Swietokrzyskie Mountains, the oldest in Poland and Europe, are located in the centre of the country, encircling the city of Kielce. Their slopes are thickly forested, mainly with beech and fir. The highest part of the range is called Lysogory, with the highest summits of Lysica (612 m) and Lysa (595 m). Swietokrzyskie means “Holy Cross” and the use of this name derives from that of an old Benedictine abbey located on Lysa Mountain. In earlier times, the higher summits of Swietokrzyskie Mountains were places of pagan worship.
The year 1950 saw the establishment of the Swietokrzyski National Park, which was to include almost all of the Swietokrzyskie Mountains. These days, as many as 187 species of animals and 49 species of plants in the Park are protected by law. The great oddity of the park is the so-called goloborze, large areas of rock rubble from the Cambrium period that are mostly destitute of vegetation. Apart from nature’s natural attractions, the mountainous Swietokrzyskie region has an impressive concentration of valuable sacral architecture.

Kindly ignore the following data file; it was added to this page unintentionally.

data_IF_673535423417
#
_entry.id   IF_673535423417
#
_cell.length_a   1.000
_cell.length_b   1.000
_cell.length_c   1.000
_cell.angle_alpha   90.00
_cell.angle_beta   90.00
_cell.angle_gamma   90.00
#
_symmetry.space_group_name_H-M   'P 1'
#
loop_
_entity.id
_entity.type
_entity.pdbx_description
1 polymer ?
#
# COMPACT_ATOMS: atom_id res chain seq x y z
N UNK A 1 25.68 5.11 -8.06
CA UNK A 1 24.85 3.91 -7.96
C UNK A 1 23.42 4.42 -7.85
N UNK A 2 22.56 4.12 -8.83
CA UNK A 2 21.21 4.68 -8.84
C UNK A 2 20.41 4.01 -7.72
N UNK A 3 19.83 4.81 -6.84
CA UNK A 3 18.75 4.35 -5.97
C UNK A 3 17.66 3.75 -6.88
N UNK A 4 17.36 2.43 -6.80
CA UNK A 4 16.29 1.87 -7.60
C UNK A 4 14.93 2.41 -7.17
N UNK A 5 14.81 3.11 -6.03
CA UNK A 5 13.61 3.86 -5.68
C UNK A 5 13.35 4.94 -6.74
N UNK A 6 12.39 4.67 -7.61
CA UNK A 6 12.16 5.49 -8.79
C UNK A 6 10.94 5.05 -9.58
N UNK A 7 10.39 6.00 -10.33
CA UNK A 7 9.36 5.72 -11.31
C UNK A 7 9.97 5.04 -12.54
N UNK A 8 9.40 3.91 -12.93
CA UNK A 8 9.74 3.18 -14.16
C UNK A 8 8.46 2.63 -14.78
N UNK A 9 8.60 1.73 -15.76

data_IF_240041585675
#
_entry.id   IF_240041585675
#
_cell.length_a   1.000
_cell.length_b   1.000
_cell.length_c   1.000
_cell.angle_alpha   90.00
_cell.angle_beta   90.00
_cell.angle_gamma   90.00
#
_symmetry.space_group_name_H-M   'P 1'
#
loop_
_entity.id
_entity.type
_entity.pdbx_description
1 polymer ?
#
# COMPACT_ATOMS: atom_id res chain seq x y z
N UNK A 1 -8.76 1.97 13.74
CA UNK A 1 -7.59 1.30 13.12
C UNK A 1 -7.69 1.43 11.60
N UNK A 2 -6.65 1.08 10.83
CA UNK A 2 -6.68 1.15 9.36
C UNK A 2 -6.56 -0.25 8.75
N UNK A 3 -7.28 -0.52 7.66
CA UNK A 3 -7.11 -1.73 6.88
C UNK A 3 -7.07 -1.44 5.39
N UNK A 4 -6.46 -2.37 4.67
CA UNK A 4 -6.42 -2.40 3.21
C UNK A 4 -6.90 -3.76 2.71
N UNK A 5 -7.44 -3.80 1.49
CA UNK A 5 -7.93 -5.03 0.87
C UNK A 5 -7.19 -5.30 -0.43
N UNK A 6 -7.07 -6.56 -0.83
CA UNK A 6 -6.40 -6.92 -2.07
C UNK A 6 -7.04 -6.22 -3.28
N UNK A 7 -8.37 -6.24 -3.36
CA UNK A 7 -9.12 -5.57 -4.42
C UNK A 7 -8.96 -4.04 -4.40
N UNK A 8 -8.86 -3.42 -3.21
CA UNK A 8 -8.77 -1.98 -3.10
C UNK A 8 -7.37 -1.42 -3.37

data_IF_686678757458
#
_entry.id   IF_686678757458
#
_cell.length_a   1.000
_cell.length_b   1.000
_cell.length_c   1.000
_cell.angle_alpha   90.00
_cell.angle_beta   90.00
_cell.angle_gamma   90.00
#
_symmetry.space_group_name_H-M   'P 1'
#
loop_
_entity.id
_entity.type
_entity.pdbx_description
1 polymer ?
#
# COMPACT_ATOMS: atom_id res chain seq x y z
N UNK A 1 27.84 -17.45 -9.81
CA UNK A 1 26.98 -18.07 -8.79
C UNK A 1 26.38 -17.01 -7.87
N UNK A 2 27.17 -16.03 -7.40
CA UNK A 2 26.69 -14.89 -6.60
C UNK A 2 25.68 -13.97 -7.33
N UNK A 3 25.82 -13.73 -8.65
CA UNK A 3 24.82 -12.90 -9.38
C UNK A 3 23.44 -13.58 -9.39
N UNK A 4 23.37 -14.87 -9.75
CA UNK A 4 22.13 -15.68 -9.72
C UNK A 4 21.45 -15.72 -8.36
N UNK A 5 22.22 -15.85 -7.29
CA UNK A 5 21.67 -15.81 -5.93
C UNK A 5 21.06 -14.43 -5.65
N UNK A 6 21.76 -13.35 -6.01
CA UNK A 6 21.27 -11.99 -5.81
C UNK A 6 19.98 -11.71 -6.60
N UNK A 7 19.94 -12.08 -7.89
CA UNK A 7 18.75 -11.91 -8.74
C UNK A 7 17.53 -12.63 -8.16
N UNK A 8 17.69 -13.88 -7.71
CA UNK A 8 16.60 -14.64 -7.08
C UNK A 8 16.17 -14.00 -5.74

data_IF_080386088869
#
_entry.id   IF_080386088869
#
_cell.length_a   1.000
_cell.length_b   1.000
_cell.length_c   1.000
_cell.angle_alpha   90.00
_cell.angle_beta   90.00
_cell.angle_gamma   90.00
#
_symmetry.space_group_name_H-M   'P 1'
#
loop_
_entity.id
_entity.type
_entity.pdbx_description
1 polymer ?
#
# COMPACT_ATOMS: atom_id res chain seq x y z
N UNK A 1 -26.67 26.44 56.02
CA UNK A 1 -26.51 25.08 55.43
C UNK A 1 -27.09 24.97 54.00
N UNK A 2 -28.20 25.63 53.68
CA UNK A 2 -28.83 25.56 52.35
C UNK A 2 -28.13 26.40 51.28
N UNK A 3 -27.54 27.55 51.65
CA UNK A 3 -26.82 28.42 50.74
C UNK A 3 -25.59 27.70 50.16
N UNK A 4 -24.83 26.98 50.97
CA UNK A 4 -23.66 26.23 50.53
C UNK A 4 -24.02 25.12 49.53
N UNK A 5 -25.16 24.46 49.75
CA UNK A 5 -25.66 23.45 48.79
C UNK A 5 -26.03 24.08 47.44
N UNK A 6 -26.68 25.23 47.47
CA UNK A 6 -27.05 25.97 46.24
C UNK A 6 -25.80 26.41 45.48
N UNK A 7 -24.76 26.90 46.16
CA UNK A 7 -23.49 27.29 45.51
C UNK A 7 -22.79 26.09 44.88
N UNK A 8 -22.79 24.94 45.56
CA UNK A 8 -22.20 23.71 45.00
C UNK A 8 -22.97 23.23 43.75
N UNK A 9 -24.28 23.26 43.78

HOW TO GET THERE
Visitors have a choice of three international airports (Warsaw, Krakow, and Katowice) with direct access to Kielce, the main city of the region. The airport in Warsaw is 180 km away, the one in Krakow is 120 km while Katowice’s is 145 km. Each has a direct rail link, the journey from Warsaw takes approximately 3 hours, from Krakow it is approximately 2 hours and from Katowice it is some 3 hours. Another alternative is to take a bus from a number of European cities.
Beskid Mountains (East)
Beskid Mountains (West)
Gdansk Bay and Hel Peninsula
Greater Poland National Park
Holy Cross Mountains
Kampinos & Lowicz area
Lake Zegrze and lower Narew
Pomerania and Slowinski National Park
Sowie and Kamienne Mountains
Stolowe Mountains and Klodzka Land
Vistula Spit and Zulawy Wislane